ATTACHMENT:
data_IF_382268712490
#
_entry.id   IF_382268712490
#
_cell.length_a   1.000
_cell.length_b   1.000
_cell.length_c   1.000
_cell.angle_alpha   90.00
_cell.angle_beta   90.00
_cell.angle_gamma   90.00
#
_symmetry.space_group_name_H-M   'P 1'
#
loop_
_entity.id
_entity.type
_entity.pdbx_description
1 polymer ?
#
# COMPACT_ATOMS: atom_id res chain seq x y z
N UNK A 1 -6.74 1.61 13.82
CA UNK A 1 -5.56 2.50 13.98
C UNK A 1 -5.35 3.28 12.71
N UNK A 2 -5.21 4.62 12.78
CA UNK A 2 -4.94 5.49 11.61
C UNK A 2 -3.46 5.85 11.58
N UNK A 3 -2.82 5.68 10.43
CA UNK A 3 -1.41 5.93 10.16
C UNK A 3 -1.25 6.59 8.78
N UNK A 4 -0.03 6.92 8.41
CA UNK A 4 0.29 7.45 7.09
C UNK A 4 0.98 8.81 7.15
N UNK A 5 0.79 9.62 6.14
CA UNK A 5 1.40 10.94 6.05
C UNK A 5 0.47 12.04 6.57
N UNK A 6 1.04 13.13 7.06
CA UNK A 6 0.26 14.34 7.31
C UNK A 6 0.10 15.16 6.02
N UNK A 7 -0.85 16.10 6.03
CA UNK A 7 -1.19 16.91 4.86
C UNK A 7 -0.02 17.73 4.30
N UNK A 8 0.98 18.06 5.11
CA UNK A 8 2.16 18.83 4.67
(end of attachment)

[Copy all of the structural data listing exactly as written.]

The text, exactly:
data_IF_382268712490
#
_entry.id   IF_382268712490
#
_cell.length_a   1.000
_cell.length_b   1.000
_cell.length_c   1.000
_cell.angle_alpha   90.00
_cell.angle_beta   90.00
_cell.angle_gamma   90.00
#
_symmetry.space_group_name_H-M   'P 1'
#
loop_
_entity.id
_entity.type
_entity.pdbx_description
1 polymer ?
#
# COMPACT_ATOMS: atom_id res chain seq x y z
N UNK A 1 -6.74 1.61 13.82
CA UNK A 1 -5.56 2.50 13.98
C UNK A 1 -5.35 3.28 12.71
N UNK A 2 -5.21 4.62 12.78
CA UNK A 2 -4.94 5.49 11.61
C UNK A 2 -3.46 5.85 11.58
N UNK A 3 -2.82 5.68 10.43
CA UNK A 3 -1.41 5.93 10.16
C UNK A 3 -1.25 6.59 8.78
N UNK A 4 -0.03 6.92 8.41
CA UNK A 4 0.29 7.45 7.09
C UNK A 4 0.98 8.81 7.15
N UNK A 5 0.79 9.62 6.14
CA UNK A 5 1.40 10.94 6.05
C UNK A 5 0.47 12.04 6.57
N UNK A 6 1.04 13.13 7.06
CA UNK A 6 0.26 14.34 7.31
C UNK A 6 0.10 15.16 6.02
N UNK A 7 -0.85 16.10 6.03
CA UNK A 7 -1.19 16.91 4.86
C UNK A 7 -0.02 17.73 4.30
N UNK A 8 0.98 18.06 5.11
CA UNK A 8 2.16 18.83 4.67